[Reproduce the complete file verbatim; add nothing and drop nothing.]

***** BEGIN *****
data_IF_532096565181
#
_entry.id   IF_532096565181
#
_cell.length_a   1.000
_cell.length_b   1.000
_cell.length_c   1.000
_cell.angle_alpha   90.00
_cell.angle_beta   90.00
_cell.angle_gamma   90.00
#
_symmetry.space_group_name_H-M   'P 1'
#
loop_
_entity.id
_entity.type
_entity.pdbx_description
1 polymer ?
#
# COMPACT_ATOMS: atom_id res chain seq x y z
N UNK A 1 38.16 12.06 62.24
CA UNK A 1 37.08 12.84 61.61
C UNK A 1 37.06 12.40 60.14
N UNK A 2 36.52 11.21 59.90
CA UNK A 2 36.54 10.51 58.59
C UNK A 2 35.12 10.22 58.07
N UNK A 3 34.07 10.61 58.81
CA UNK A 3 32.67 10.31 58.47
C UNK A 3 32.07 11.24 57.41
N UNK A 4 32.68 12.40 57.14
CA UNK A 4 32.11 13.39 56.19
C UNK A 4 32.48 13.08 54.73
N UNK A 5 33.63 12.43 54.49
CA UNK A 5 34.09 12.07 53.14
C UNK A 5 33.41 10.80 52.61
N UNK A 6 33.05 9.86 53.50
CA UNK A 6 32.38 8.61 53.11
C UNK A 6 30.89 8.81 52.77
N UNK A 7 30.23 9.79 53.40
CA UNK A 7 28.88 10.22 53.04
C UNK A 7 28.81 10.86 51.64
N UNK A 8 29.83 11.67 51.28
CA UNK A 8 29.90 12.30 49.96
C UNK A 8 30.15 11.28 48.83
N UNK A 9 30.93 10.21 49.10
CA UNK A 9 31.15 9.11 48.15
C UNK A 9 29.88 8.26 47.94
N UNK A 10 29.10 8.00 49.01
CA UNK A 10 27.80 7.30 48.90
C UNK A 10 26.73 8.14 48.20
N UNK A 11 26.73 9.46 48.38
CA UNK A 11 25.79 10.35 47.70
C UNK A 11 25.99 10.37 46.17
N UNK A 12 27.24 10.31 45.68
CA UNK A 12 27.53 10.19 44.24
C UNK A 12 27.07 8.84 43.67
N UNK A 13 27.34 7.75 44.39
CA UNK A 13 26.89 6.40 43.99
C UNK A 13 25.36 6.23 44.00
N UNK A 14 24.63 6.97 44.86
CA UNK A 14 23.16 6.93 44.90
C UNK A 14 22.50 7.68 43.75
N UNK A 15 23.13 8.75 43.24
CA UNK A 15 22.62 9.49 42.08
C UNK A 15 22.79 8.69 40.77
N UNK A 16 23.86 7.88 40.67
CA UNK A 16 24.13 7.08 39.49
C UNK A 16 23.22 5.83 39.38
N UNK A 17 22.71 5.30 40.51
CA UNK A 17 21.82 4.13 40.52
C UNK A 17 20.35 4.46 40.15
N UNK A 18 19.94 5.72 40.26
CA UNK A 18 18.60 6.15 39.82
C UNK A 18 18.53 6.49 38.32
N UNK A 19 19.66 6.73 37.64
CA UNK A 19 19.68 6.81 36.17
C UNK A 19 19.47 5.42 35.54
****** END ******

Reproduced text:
data_IF_532096565181
#
_entry.id   IF_532096565181
#
_cell.length_a   1.000
_cell.length_b   1.000
_cell.length_c   1.000
_cell.angle_alpha   90.00
_cell.angle_beta   90.00
_cell.angle_gamma   90.00
#
_symmetry.space_group_name_H-M   'P 1'
#
loop_
_entity.id
_entity.type
_entity.pdbx_description
1 polymer ?
#
# COMPACT_ATOMS: atom_id res chain seq x y z
N UNK A 1 38.16 12.06 62.24
CA UNK A 1 37.08 12.84 61.61
C UNK A 1 37.06 12.40 60.14
N UNK A 2 36.52 11.21 59.90
CA UNK A 2 36.54 10.51 58.59
C UNK A 2 35.12 10.22 58.07
N UNK A 3 34.07 10.61 58.81
CA UNK A 3 32.67 10.31 58.47
C UNK A 3 32.07 11.24 57.41
N UNK A 4 32.68 12.40 57.14
CA UNK A 4 32.11 13.39 56.19
C UNK A 4 32.48 13.08 54.73
N UNK A 5 33.63 12.43 54.49
CA UNK A 5 34.09 12.07 53.14
C UNK A 5 33.41 10.80 52.61
N UNK A 6 33.05 9.86 53.50
CA UNK A 6 32.38 8.61 53.11
C UNK A 6 30.89 8.81 52.77
N UNK A 7 30.23 9.79 53.40
CA UNK A 7 28.88 10.22 53.04
C UNK A 7 28.81 10.86 51.64
N UNK A 8 29.83 11.67 51.28
CA UNK A 8 29.90 12.30 49.96
C UNK A 8 30.15 11.28 48.83
N UNK A 9 30.93 10.21 49.10
CA UNK A 9 31.15 9.11 48.15
C UNK A 9 29.88 8.26 47.94
N UNK A 10 29.10 8.00 49.01
CA UNK A 10 27.80 7.30 48.90
C UNK A 10 26.73 8.14 48.20
N UNK A 11 26.73 9.46 48.38
CA UNK A 11 25.79 10.35 47.70
C UNK A 11 25.99 10.37 46.17
N UNK A 12 27.24 10.31 45.68
CA UNK A 12 27.53 10.19 44.24
C UNK A 12 27.07 8.84 43.67
N UNK A 13 27.34 7.75 44.39
CA UNK A 13 26.89 6.40 43.99
C UNK A 13 25.36 6.23 44.00
N UNK A 14 24.63 6.97 44.86
CA UNK A 14 23.16 6.93 44.90
C UNK A 14 22.50 7.68 43.75
N UNK A 15 23.13 8.75 43.24
CA UNK A 15 22.62 9.49 42.08
C UNK A 15 22.79 8.69 40.77
N UNK A 16 23.86 7.88 40.67
CA UNK A 16 24.13 7.08 39.49
C UNK A 16 23.22 5.83 39.38
N UNK A 17 22.71 5.30 40.51
CA UNK A 17 21.82 4.13 40.52
C UNK A 17 20.35 4.46 40.15
N UNK A 18 19.94 5.72 40.26
CA UNK A 18 18.60 6.15 39.82
C UNK A 18 18.53 6.49 38.32
N UNK A 19 19.66 6.73 37.64
CA UNK A 19 19.68 6.81 36.17
C UNK A 19 19.47 5.42 35.54